Utilizing the services of an area representative in the selling of franchise units is about to get a lot more complicated — and expensive.
Under a new North American Securities Administrators Association (NASAA) mandate, franchisors must create two separate franchise disclosure documents (FDDs) when creating arrangements in which an area representative helps build the business through the selling of franchise units. NASAA has further mandated that the use of the title “Development Agent” be abolished from the FDDs.
The new mandate “clarifies how franchisors must disclose area developers in lists of current and former franchisees; how subfranchisors must list current and former franchisees; and the circumstances when franchisors must disclose business experience, litigation, and bankruptcy information of area representatives.”
For a complete rundown of these changes, click here (http://www.nasaa.org/30427/notice-request-public-comment-proposed-changes-franchise-multi-unit-commentary/).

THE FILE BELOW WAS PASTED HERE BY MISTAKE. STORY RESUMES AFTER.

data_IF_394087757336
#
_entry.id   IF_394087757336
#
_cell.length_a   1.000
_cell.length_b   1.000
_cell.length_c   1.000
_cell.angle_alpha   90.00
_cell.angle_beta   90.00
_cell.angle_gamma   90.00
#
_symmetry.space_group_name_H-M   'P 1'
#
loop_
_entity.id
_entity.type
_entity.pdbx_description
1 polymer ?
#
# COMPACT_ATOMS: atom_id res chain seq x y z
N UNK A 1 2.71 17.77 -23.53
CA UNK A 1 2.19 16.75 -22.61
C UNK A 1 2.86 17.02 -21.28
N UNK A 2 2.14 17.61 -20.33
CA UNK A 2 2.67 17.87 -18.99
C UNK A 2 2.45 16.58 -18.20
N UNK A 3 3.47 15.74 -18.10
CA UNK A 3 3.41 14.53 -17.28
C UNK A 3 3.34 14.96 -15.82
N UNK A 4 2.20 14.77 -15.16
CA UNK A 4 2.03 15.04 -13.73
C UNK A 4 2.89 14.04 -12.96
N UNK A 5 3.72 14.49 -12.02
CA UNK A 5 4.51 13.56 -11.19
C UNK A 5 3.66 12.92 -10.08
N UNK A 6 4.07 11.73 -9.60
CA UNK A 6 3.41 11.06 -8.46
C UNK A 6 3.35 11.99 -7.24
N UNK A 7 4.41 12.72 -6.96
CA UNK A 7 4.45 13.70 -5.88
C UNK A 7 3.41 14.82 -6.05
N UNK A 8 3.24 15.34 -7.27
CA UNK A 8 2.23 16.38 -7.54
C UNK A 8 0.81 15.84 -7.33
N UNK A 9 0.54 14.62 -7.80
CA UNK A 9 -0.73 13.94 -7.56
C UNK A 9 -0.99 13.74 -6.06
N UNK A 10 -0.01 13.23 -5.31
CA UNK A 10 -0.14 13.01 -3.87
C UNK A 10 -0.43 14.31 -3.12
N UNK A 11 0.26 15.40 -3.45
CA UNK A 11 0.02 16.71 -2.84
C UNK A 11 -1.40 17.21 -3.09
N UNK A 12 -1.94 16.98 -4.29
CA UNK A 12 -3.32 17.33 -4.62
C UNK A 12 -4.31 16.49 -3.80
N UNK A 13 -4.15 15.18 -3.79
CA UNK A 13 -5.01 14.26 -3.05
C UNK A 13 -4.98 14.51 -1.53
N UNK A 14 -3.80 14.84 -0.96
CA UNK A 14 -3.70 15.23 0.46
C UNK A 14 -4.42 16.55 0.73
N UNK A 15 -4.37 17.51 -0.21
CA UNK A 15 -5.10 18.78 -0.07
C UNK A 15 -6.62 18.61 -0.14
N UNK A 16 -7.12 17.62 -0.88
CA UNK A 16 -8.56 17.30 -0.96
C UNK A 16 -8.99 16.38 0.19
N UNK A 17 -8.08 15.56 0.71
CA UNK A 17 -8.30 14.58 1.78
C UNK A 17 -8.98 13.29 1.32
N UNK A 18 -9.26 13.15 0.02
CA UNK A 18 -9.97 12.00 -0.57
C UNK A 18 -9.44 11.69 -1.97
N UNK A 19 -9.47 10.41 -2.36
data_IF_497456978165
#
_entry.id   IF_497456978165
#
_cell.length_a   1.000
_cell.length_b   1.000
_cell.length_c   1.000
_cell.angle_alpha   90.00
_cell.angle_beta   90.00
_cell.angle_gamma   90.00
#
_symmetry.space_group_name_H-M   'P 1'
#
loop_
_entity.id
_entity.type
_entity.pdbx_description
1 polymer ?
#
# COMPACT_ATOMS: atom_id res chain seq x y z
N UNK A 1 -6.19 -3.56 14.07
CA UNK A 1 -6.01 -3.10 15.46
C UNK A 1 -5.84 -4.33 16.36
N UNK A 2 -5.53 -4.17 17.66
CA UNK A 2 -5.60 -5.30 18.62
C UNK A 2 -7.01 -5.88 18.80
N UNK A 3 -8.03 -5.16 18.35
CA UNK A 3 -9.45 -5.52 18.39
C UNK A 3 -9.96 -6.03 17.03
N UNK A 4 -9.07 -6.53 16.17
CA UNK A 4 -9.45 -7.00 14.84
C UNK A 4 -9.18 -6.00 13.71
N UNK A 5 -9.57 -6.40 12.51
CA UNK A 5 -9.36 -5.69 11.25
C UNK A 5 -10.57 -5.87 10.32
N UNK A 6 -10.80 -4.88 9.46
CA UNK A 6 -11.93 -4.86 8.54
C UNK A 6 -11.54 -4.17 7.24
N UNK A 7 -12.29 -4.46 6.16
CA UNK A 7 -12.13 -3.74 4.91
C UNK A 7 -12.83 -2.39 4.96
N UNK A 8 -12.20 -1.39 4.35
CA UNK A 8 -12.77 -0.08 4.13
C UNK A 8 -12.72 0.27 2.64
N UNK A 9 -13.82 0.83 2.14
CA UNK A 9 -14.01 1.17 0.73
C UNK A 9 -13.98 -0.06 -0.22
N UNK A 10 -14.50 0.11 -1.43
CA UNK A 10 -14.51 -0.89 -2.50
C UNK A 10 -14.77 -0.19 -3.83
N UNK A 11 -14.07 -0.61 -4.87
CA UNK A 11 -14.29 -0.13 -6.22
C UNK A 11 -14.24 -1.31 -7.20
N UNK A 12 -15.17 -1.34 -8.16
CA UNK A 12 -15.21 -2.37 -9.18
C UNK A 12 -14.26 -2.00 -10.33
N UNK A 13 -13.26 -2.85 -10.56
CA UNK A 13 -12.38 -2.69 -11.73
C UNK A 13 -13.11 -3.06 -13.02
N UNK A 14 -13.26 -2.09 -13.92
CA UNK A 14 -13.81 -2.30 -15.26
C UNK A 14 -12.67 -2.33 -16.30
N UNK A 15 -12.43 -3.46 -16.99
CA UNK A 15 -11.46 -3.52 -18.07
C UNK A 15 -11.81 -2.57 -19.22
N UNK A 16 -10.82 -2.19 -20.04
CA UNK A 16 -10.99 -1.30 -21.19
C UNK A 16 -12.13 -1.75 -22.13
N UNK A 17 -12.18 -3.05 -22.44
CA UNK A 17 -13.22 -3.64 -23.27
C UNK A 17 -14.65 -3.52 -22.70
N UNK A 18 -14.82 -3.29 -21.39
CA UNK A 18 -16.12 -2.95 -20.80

These cumbersome changes will put additional financial strain on upstart entrepreneurs entering into franchising for the first time. The consequence of these new NASAA rules is an increase in filing fees that may ultimately lengthen the overall process of franchise filing. In effect, franchisors employing an area representative or area developer will need to draft two separate FDDs and pay filing fees for both in each of the franchise registration states where franchises are being sold. It’s an additional bit of regulation that many in the franchise community will have difficulty adjusting to. Franchisors who currently employ only one FDD when enlisting the services of an area representative will be grandfathered in until they have to do their annual renewal.
As a franchise attorney for close to four decades, I’ve seen shifts in regulations and laws and have had to guide my clients through arduous legal processes. This will be yet another change that we will just have to weather together.
The new NASAA mandate regarding area representatives is slated to begin in the summer, when the Federal Trade Commission will likely adopt it.